McCallister joined Humana in 1974 as a finance specialist, working in the company's headquarters in Louisville, Kentucky. After a year he returned to Louisiana to serve as executive director of finances for Community Hospital in Springhill, which was a branch of Humana. In 1978 McCallister moved again, accepting a position as executive director for Humana hospitals in Huntington and West Anaheim in California. He remained there from 1978 through 1985, during which time he earned an MBA degree from Pepperdine University in Malibu, California.

Humana grew rapidly throughout the 1970s. By the early 1980s it was the world's largest hospital company, owning more than 80 hospitals. McCallister saw the company's growth at first hand, which later helped him deal with change inside the corporation after he moved into upper-level management positions. In 1985 he moved to Humana Hospitals in Canoga Park, California, and served as executive director there until 1988.

MOVING INTO UPPER MANAGEMENT

McCallister became the president of Humana Hospital in Phoenix, Arizona, in 1988. During the following year, he was elected to serve as Humana's vice president for Humana Health Care Plans in Phoenix, where his job required him to integrate health care and hospital plans. McCallister was transferred to San Antonio, Texas, in 1992 to serve in the same capacity. Humana then spun off its hospital business in 1993 to form a new company known as Galen Health Care, Incorporated. After Humana left the hospital business, McCallister's position in San Antonio was concerned only with health care.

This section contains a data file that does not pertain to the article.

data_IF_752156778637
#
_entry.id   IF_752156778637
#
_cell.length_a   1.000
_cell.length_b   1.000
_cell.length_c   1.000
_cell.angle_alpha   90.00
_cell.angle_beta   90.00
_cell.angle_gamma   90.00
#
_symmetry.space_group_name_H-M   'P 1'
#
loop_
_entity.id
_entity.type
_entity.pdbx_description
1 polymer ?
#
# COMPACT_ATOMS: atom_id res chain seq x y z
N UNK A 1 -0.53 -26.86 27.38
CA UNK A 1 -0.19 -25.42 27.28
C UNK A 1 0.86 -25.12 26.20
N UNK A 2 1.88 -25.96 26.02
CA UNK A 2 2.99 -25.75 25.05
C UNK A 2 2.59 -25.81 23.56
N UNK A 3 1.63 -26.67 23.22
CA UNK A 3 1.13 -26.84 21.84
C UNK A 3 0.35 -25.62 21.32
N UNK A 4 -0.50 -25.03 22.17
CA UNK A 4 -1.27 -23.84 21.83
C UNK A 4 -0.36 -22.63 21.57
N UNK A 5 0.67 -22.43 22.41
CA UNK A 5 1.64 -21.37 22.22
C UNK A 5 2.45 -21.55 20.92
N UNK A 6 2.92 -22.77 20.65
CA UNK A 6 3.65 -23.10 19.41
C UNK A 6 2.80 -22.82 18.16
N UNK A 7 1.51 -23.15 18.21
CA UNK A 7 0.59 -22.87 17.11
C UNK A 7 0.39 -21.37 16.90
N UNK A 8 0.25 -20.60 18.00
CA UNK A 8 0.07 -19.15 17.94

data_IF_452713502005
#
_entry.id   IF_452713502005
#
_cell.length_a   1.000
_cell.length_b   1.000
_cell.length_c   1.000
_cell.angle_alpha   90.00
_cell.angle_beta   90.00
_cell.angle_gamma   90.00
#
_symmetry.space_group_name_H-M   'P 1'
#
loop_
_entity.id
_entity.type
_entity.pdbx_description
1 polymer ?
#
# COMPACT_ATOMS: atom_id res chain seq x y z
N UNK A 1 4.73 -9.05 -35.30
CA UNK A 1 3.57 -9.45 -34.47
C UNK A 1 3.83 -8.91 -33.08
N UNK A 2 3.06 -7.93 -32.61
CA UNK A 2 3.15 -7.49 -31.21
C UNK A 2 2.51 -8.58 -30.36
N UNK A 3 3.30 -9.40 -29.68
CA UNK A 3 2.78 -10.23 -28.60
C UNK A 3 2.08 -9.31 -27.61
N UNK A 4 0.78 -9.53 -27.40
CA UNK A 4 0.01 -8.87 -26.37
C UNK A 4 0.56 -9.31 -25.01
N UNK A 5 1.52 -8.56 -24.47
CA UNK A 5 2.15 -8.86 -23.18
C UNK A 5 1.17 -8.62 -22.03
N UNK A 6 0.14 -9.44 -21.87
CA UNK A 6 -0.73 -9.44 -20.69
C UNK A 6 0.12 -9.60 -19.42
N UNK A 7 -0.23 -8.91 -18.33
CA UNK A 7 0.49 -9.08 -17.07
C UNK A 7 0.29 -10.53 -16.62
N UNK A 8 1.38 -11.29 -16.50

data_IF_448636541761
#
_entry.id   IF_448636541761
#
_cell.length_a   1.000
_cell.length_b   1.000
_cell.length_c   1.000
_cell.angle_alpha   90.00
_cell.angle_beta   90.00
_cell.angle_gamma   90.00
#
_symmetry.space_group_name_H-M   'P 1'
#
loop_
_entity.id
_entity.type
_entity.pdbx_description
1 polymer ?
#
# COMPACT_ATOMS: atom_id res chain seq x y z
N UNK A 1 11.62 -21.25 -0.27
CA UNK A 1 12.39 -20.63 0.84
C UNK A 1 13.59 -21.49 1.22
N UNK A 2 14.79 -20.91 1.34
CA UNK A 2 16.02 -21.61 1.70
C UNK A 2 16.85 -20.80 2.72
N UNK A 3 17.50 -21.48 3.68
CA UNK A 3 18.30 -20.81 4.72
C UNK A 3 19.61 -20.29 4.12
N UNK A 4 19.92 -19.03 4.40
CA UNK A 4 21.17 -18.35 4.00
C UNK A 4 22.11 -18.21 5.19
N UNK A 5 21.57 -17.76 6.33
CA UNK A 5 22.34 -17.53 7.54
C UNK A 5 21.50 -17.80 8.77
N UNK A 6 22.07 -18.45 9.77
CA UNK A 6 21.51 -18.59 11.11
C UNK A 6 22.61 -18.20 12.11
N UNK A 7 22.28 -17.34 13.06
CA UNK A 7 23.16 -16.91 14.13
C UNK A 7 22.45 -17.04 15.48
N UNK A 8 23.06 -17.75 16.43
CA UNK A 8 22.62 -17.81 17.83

McCallister remained in San Antonio until 1996, when he was named president of the company's Division I, which included its operations in Texas, Florida, and Puerto Rico. In 1997 he became senior vice president for health systems management at the company's headquarters in Louisville. He held that position through 1999, when he was appointed Humana's senior vice president and office chairman, reporting directly to company chairman David A. Jones.

McCallister distinguished himself in the late 1990s. He oversaw Humana's large-group commercial, Medicare, Medic-aid, workers' compensation, and military health care businesses. He worked closely with David A. Jones, the company's chairman and interim chief executive officer, to develop a plan to improve the company's performance. Humana faced huge losses in 1999, and McCallister was largely responsible for putting its turnaround plan into action. Although the company expected to post overall losses, it also experienced significant gains in gross revenue. "Mike's role in producing these results was absolutely essential," Jones said of McCallister (February 3, 2000).

PRESIDENT AND CEO